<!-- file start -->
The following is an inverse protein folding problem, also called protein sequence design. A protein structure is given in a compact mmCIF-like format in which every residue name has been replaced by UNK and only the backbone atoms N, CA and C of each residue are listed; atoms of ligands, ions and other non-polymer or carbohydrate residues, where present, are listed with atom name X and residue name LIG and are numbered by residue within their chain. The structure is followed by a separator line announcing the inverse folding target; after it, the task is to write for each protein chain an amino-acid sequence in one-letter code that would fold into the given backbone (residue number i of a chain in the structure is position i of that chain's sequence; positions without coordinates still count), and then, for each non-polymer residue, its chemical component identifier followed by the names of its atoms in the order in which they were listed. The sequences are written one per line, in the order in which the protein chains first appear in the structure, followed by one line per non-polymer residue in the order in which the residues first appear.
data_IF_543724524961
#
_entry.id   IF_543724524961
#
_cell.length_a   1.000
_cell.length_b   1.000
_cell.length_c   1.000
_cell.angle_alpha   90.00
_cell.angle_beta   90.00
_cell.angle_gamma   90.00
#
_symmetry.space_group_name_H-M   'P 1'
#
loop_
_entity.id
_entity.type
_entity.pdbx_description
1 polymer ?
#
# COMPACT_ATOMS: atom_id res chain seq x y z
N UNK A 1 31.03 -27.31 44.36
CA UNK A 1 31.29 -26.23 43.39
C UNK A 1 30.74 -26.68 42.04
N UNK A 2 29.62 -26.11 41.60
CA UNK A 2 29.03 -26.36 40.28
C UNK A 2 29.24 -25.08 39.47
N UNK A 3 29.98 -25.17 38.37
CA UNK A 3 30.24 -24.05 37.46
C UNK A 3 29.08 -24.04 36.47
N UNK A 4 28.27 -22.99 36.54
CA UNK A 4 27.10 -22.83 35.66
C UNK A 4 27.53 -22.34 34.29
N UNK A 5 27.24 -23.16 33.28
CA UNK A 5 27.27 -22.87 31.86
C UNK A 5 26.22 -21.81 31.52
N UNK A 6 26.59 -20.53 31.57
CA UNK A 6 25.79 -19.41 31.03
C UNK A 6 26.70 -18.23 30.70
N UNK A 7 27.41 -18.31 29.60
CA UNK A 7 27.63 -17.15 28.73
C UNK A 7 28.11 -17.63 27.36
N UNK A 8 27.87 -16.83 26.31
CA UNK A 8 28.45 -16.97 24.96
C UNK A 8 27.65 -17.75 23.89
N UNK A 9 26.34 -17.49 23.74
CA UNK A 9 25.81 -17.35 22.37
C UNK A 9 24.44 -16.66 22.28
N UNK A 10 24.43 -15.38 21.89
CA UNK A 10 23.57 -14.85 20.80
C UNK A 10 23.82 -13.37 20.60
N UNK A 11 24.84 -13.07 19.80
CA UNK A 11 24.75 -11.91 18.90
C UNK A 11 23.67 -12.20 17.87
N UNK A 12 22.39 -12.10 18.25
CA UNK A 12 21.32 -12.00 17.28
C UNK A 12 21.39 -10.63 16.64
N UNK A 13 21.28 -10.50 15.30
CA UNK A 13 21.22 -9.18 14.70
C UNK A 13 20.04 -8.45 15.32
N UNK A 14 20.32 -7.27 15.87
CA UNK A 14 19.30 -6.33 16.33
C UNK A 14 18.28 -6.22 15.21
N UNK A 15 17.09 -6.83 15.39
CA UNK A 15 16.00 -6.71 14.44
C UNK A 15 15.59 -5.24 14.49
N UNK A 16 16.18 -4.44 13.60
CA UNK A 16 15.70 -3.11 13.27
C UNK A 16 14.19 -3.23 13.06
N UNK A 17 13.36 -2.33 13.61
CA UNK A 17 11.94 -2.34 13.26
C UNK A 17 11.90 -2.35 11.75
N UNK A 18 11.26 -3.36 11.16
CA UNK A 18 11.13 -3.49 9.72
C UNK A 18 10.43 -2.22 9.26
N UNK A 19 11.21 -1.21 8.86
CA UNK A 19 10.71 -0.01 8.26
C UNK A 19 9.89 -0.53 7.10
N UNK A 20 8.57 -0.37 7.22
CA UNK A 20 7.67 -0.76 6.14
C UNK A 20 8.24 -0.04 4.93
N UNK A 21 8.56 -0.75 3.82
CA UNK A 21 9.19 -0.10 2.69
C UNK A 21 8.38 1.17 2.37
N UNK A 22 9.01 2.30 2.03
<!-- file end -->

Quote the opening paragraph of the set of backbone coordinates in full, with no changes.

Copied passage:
The following is an inverse protein folding problem, also called protein sequence design. A protein structure is given in a compact mmCIF-like format in which every residue name has been replaced by UNK and only the backbone atoms N, CA and C of each residue are listed; atoms of ligands, ions and other non-polymer or carbohydrate residues, where present, are listed with atom name X and residue name LIG and are numbered by residue within their chain. The structure is followed by a separator line announcing the inverse folding target; after it, the task is to write for each protein chain an amino-acid sequence in one-letter code that would fold into the given backbone (residue number i of a chain in the structure is position i of that chain's sequence; positions without coordinates still count), and then, for each non-polymer residue, its chemical component identifier followed by the names of its atoms in the order in which they were listed. The sequences are written one per line, in the order in which the protein chains first appear in the structure, followed by one line per non-polymer residue in the order in which the residues first appear.